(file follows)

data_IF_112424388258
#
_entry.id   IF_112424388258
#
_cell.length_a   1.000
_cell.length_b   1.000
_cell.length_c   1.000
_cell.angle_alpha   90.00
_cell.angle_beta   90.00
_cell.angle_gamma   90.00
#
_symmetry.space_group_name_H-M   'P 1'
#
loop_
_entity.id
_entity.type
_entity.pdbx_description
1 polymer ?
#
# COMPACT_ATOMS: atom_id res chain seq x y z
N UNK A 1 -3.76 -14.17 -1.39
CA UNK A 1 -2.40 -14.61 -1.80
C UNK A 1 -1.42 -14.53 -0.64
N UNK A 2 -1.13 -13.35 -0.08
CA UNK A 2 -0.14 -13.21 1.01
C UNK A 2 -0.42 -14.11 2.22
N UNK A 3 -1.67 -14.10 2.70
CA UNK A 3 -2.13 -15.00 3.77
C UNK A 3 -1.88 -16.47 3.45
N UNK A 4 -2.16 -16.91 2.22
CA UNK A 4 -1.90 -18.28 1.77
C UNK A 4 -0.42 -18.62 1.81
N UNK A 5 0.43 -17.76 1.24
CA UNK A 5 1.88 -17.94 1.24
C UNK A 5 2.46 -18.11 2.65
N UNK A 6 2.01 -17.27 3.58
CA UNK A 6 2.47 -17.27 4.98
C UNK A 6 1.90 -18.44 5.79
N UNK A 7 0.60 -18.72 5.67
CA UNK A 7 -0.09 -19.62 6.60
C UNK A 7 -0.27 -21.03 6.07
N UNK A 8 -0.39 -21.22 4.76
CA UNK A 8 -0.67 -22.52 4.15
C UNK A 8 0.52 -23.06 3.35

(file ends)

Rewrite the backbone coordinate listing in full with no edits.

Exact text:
data_IF_112424388258
#
_entry.id   IF_112424388258
#
_cell.length_a   1.000
_cell.length_b   1.000
_cell.length_c   1.000
_cell.angle_alpha   90.00
_cell.angle_beta   90.00
_cell.angle_gamma   90.00
#
_symmetry.space_group_name_H-M   'P 1'
#
loop_
_entity.id
_entity.type
_entity.pdbx_description
1 polymer ?
#
# COMPACT_ATOMS: atom_id res chain seq x y z
N UNK A 1 -3.76 -14.17 -1.39
CA UNK A 1 -2.40 -14.61 -1.80
C UNK A 1 -1.42 -14.53 -0.64
N UNK A 2 -1.13 -13.35 -0.08
CA UNK A 2 -0.14 -13.21 1.01
C UNK A 2 -0.42 -14.11 2.22
N UNK A 3 -1.67 -14.10 2.70
CA UNK A 3 -2.13 -15.00 3.77
C UNK A 3 -1.88 -16.47 3.45
N UNK A 4 -2.16 -16.91 2.22
CA UNK A 4 -1.90 -18.28 1.77
C UNK A 4 -0.42 -18.62 1.81
N UNK A 5 0.43 -17.76 1.24
CA UNK A 5 1.88 -17.94 1.24
C UNK A 5 2.46 -18.11 2.65
N UNK A 6 2.01 -17.27 3.58
CA UNK A 6 2.47 -17.27 4.98
C UNK A 6 1.90 -18.44 5.79
N UNK A 7 0.60 -18.72 5.67
CA UNK A 7 -0.09 -19.62 6.60
C UNK A 7 -0.27 -21.03 6.07
N UNK A 8 -0.39 -21.22 4.76
CA UNK A 8 -0.67 -22.52 4.15
C UNK A 8 0.52 -23.06 3.35